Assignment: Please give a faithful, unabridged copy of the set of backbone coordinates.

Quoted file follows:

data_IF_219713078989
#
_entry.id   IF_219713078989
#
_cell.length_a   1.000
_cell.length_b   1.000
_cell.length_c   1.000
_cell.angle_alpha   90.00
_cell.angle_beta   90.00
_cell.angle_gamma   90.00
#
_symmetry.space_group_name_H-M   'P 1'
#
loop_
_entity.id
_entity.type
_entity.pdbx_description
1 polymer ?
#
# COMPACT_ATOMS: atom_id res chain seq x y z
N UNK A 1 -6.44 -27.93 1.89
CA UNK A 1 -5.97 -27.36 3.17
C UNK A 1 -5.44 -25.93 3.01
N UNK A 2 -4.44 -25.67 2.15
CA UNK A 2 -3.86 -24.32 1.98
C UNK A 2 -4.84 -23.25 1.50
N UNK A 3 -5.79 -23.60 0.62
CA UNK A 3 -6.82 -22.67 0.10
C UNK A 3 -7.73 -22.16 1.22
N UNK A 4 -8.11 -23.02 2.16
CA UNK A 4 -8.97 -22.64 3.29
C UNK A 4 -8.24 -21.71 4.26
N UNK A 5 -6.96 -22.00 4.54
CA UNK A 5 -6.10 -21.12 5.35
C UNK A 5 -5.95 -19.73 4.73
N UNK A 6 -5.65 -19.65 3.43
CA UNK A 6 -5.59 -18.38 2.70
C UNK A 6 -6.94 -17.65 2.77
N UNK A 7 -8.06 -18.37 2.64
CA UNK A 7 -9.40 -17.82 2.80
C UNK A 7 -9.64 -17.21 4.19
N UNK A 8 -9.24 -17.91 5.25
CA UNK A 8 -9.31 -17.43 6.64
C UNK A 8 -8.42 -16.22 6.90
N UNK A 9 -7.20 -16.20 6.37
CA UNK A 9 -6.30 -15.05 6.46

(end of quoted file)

data_IF_219713078989
#
_entry.id   IF_219713078989
#
_cell.length_a   1.000
_cell.length_b   1.000
_cell.length_c   1.000
_cell.angle_alpha   90.00
_cell.angle_beta   90.00
_cell.angle_gamma   90.00
#
_symmetry.space_group_name_H-M   'P 1'
#
loop_
_entity.id
_entity.type
_entity.pdbx_description
1 polymer ?
#
# COMPACT_ATOMS: atom_id res chain seq x y z
N UNK A 1 -6.44 -27.93 1.89
CA UNK A 1 -5.97 -27.36 3.17
C UNK A 1 -5.44 -25.93 3.01
N UNK A 2 -4.44 -25.67 2.15
CA UNK A 2 -3.86 -24.32 1.98
C UNK A 2 -4.84 -23.25 1.50
N UNK A 3 -5.79 -23.60 0.62
CA UNK A 3 -6.82 -22.67 0.10
C UNK A 3 -7.73 -22.16 1.22
N UNK A 4 -8.11 -23.02 2.16
CA UNK A 4 -8.97 -22.64 3.29
C UNK A 4 -8.24 -21.71 4.26
N UNK A 5 -6.96 -22.00 4.54
CA UNK A 5 -6.10 -21.12 5.35
C UNK A 5 -5.95 -19.73 4.73
N UNK A 6 -5.65 -19.65 3.43
CA UNK A 6 -5.59 -18.38 2.70
C UNK A 6 -6.94 -17.65 2.77
N UNK A 7 -8.06 -18.37 2.64
CA UNK A 7 -9.40 -17.82 2.80
C UNK A 7 -9.64 -17.21 4.19
N UNK A 8 -9.24 -17.91 5.25
CA UNK A 8 -9.31 -17.43 6.64
C UNK A 8 -8.42 -16.22 6.90
N UNK A 9 -7.20 -16.20 6.37
CA UNK A 9 -6.30 -15.05 6.46